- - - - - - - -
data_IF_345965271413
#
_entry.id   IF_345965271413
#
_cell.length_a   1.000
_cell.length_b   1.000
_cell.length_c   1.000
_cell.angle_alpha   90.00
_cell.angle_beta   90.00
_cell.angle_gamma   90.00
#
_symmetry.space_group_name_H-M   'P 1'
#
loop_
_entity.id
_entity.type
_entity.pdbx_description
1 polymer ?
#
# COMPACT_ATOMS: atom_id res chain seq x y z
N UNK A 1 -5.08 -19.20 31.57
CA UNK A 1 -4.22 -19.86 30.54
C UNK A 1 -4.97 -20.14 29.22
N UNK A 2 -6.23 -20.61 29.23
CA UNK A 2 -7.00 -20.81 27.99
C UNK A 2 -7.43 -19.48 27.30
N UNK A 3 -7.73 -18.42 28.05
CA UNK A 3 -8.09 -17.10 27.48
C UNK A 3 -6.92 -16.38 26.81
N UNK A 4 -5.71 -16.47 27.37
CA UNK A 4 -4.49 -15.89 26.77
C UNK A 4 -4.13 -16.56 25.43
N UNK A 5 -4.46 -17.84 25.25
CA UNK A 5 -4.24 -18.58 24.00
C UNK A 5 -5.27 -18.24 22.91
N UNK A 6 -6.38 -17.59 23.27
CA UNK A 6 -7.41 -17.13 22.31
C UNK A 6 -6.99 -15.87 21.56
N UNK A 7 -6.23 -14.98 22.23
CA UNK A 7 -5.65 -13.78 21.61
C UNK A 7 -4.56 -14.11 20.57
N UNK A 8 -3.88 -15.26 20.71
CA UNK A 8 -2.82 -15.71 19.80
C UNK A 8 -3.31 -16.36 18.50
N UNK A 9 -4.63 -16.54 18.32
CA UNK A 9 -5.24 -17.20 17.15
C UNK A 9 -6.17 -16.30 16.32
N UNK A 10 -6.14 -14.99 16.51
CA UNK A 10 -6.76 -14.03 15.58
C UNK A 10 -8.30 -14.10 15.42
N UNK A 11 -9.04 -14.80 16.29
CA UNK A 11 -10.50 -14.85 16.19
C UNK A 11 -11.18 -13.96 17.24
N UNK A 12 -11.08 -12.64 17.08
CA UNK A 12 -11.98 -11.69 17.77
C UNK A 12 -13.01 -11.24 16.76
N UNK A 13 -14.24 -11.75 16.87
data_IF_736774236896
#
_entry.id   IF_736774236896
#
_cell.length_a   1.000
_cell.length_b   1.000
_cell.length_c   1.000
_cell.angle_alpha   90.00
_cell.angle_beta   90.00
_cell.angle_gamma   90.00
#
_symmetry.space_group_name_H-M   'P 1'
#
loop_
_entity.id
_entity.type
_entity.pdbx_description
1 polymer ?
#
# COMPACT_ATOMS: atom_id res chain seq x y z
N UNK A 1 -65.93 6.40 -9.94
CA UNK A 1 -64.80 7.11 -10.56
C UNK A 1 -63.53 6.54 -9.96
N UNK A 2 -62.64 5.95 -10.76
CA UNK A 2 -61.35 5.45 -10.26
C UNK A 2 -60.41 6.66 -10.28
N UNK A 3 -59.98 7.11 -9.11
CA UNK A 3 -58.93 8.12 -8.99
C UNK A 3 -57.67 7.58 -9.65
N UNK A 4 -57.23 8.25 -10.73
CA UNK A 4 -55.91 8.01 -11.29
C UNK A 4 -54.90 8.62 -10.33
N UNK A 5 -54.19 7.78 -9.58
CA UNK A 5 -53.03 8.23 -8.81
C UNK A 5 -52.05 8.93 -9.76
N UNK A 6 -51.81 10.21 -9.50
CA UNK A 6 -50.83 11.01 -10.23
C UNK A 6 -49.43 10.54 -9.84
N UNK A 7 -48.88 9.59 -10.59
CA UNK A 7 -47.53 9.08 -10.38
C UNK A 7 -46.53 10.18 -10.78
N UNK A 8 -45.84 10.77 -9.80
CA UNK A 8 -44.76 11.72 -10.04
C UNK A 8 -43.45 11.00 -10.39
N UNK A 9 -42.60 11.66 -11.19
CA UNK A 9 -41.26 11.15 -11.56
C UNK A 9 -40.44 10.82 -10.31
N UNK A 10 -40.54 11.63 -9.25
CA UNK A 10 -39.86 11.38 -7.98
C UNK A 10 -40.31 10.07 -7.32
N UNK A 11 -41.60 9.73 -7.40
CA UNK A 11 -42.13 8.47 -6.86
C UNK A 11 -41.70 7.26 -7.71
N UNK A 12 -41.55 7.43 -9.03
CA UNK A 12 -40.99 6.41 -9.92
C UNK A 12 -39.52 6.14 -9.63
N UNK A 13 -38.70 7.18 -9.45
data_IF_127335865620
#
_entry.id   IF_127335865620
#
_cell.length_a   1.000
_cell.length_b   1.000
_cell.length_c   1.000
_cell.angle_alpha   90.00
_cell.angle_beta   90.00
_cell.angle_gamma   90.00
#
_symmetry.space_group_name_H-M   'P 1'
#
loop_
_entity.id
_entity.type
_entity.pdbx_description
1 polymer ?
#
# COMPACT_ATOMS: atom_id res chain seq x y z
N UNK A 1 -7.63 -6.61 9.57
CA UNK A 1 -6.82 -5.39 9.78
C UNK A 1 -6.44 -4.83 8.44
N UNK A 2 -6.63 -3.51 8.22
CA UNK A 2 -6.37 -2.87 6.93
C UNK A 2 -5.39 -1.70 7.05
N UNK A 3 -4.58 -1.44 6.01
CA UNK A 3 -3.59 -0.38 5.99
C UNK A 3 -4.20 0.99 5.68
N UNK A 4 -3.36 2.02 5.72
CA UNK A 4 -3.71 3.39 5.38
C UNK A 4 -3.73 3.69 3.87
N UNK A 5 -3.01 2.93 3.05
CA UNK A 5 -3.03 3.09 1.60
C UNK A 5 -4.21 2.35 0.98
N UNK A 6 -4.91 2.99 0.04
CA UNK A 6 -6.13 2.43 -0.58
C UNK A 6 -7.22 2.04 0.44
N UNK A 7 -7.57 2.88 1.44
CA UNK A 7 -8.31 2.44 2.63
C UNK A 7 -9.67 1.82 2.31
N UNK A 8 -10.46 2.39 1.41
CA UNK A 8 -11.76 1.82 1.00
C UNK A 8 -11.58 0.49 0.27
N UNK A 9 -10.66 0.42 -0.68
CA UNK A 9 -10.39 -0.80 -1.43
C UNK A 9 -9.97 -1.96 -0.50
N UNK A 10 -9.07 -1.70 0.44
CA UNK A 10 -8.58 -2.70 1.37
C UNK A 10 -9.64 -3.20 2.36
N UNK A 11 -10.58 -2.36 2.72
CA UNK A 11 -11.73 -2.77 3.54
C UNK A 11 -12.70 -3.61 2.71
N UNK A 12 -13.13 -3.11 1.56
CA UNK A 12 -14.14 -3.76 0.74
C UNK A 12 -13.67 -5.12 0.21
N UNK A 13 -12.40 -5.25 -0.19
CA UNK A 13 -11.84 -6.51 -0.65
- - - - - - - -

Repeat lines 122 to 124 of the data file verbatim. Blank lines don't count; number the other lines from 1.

_cell.angle_alpha   90.00
_cell.angle_beta   90.00
_cell.angle_gamma   90.00